For instance (Sinemet)...Used on a long-term basis, (levodopa) may also cause restlessness, confusion, or abnormal movements (restless muscle movements in your eyes, tongue, jaw, or neck)...etc etc.

    For instance "Neuro patches contain the active ingredient rotigotine, which is a type of medicine called a dopamine agonist. Rotigotine works by mimicking the activity of a substance in the brain called dopamine".

    Although some may not experience side effects, I find some of them for rotigotine very interesting:

    1. This medicine can occasionally cause your blood pressure to drop when you move from a lying down or sitting position to sitting or standing, especially when you first start using the patches. This may make you feel dizzy or unsteady.

    2.can cause drowsiness and sleepiness

    3.Changes in behaviour have been reported

    4.disturbances to your vision

    All these are symptoms of PSP, so how will a doctor tell the difference ? (especially if he/she is unsure of the full range of PSP symptoms - many of which have been described in our little survey).

    Hope others will help you out with your concerns.

    All the best

  • My husband was diagnosed with Parkinson's EVENTUALLY at the age of seventy four he is now 79 . Although On reflection think he had been struggling Unknowingly for many years . Apart from that considered himself lucky with his health .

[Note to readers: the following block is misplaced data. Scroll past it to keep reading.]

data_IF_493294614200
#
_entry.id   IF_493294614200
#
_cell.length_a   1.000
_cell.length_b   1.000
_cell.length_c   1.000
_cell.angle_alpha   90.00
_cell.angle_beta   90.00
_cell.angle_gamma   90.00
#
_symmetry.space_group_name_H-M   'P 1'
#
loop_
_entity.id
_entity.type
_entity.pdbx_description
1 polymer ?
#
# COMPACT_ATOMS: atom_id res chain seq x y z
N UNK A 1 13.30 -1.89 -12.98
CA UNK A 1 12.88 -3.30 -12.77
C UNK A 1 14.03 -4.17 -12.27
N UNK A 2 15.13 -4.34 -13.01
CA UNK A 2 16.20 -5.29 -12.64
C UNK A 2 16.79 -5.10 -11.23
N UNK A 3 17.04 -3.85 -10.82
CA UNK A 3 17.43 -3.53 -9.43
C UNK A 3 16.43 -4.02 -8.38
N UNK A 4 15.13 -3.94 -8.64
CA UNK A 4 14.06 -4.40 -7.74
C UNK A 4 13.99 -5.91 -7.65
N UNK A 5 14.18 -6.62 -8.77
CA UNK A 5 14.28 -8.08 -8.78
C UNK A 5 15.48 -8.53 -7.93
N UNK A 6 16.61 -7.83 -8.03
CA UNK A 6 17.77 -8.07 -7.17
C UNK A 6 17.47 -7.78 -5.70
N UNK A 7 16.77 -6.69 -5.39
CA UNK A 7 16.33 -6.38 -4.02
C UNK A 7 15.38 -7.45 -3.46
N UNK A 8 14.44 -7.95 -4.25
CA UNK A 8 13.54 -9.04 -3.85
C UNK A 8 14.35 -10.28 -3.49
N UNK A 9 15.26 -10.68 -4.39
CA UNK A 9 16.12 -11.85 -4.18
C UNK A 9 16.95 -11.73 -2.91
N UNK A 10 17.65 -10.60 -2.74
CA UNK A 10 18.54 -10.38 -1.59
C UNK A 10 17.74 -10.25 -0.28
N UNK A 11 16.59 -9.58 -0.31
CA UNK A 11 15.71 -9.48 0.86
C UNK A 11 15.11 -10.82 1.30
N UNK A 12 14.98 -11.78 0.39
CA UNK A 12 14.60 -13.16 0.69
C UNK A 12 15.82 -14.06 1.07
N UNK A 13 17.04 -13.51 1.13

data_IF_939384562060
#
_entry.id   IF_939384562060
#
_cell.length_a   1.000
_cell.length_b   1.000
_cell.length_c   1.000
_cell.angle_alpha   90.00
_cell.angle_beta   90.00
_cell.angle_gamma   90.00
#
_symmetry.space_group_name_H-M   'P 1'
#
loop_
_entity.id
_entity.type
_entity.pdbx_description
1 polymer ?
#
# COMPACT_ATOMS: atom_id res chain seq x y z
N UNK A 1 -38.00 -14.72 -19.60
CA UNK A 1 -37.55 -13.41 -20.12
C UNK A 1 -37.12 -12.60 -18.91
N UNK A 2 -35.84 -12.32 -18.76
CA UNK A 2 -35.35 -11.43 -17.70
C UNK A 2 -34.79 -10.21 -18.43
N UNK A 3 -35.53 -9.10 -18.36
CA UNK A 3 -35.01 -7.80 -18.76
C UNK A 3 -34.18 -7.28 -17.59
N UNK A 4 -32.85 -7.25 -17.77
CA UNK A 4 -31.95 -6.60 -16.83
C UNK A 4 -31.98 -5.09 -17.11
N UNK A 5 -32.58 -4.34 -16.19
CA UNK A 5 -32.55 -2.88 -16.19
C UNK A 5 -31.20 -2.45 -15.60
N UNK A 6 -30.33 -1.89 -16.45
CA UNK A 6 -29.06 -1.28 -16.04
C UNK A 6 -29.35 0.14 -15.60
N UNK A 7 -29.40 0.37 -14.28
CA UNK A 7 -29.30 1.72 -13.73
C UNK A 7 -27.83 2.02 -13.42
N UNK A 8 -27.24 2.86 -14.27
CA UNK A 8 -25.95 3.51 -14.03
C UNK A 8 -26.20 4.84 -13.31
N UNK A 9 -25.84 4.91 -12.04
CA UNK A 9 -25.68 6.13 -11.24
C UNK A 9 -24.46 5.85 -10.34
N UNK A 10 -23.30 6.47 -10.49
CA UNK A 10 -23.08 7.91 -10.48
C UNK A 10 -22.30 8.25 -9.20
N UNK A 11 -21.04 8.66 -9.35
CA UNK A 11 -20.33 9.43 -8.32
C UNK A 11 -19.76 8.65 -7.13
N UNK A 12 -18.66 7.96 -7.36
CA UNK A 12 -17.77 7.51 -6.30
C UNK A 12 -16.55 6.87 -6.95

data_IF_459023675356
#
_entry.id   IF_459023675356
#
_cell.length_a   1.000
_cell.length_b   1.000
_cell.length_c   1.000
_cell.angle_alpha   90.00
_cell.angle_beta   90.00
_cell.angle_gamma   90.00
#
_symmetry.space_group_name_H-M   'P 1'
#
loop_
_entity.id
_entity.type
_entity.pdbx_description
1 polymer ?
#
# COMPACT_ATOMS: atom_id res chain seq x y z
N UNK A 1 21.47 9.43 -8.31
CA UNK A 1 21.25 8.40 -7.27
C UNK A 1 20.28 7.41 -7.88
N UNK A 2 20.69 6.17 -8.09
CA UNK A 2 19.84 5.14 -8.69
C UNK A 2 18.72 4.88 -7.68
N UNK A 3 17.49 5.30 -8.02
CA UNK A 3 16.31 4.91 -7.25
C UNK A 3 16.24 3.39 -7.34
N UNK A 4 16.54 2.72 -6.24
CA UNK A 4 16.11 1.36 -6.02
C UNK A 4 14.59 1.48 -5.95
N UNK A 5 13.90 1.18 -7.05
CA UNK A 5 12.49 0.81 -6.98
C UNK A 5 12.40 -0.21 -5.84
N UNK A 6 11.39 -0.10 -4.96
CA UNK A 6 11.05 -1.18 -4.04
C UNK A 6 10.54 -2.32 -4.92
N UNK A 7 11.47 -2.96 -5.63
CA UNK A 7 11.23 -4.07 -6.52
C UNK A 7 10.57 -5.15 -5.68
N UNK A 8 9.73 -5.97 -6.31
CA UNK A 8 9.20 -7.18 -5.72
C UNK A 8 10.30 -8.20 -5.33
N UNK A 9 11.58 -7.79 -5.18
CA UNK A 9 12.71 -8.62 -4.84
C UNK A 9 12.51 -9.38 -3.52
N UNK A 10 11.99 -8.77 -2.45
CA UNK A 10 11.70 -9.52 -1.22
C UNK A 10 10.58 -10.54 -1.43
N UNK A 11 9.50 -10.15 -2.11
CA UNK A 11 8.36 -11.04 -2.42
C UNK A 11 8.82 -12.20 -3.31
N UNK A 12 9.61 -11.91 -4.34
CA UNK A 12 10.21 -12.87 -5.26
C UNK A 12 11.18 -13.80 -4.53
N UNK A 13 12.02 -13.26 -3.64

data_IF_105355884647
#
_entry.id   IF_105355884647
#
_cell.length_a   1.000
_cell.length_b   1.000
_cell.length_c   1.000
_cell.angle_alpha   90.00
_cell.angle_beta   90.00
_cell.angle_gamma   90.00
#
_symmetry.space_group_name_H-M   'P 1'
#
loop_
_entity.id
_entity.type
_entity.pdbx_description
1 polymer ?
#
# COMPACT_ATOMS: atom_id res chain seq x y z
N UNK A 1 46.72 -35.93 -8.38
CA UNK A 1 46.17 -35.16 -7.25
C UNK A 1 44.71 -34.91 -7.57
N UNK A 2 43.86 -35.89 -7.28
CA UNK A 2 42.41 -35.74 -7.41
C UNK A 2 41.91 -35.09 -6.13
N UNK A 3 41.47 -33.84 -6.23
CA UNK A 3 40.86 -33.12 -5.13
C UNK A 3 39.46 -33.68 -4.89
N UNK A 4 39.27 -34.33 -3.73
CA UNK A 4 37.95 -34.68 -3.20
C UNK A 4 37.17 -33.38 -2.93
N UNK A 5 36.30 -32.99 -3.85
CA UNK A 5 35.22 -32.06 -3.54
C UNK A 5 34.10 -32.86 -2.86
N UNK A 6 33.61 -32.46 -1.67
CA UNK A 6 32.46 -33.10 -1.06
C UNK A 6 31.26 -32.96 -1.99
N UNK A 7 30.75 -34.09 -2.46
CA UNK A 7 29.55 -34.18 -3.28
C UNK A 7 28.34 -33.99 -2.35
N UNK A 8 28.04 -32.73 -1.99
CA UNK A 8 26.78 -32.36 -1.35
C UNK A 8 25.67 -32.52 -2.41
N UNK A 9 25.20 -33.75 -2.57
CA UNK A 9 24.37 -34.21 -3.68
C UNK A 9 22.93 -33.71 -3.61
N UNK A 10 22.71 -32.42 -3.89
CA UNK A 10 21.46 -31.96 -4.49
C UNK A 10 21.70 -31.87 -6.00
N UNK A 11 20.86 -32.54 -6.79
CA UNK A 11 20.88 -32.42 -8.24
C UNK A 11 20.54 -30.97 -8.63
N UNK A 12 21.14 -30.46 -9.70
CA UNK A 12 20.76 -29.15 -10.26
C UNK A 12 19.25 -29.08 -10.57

We are now in an unfortunate position .

    The consultant who dealt with Parkinson's in the care of the elderly clinic retired last Xmas and the GP who was supporting us moved away . That meant the two people we knew and who knew him best and had been with him from the beginning had gone , we felt very much in Limbo .

    They have advertised for a new consultant ?.

    We have never had the opportunity to see a Parkinson's nurse .

  • He is so changeable his Sinemet has been reduced from Sinemet plus to Sinemet 110 because I thought like you they were rebounding almost , It is a lot of guesswork as far as I can see .

    His blood pressure is usually low , the GP told me it usually is with Parkinson's . he cannot stand , partly because Of very painful knee , he has had two knee ops . chicken and egg comes to mind

    When I ask he always says he isn't dizzy .v

    The drowsy sleepiness has been with him for a long time And he does seem to have most of the symptoms . poor coordination .. His memory all round is excellent he is the one who reminds me lol.

  • Hi, how is his handwriting? Just curious.

    Jimbo

  • That was one of the first things we noticed along with a struggle walking a painful dropped right shoulder had that for very many years , and no swing . he started to notice a very slight tremor in his right arm . Mouth drop open and a l sided face . I thought he hAd had a stroke or maybe even had a tumour . He just thought it was a stiff neck . .